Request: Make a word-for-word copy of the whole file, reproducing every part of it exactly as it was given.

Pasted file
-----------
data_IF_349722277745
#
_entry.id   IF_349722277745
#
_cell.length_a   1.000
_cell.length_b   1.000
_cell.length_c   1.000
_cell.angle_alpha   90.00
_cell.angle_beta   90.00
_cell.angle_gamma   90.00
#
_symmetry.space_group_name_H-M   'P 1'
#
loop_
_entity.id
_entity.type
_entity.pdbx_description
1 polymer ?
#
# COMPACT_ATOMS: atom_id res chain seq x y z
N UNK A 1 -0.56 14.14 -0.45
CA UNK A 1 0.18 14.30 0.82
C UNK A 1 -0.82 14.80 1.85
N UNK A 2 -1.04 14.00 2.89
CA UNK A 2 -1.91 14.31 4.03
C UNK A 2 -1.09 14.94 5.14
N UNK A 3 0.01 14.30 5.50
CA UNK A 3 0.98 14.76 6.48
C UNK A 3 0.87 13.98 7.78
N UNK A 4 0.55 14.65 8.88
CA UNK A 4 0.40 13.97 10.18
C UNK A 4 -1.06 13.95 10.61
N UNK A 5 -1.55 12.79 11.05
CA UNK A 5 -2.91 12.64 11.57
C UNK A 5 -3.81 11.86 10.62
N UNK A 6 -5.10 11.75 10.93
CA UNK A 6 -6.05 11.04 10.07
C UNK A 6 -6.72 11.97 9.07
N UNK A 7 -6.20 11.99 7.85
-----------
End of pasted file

data_IF_349722277745
#
_entry.id   IF_349722277745
#
_cell.length_a   1.000
_cell.length_b   1.000
_cell.length_c   1.000
_cell.angle_alpha   90.00
_cell.angle_beta   90.00
_cell.angle_gamma   90.00
#
_symmetry.space_group_name_H-M   'P 1'
#
loop_
_entity.id
_entity.type
_entity.pdbx_description
1 polymer ?
#
# COMPACT_ATOMS: atom_id res chain seq x y z
N UNK A 1 -0.56 14.14 -0.45
CA UNK A 1 0.18 14.30 0.82
C UNK A 1 -0.82 14.80 1.85
N UNK A 2 -1.04 14.00 2.89
CA UNK A 2 -1.91 14.31 4.03
C UNK A 2 -1.09 14.94 5.14
N UNK A 3 0.01 14.30 5.50
CA UNK A 3 0.98 14.76 6.48
C UNK A 3 0.87 13.98 7.78
N UNK A 4 0.55 14.65 8.88
CA UNK A 4 0.40 13.97 10.18
C UNK A 4 -1.06 13.95 10.61
N UNK A 5 -1.55 12.79 11.05
CA UNK A 5 -2.91 12.64 11.57
C UNK A 5 -3.81 11.86 10.62
N UNK A 6 -5.10 11.75 10.93
CA UNK A 6 -6.05 11.04 10.07
C UNK A 6 -6.72 11.97 9.07
N UNK A 7 -6.20 11.99 7.85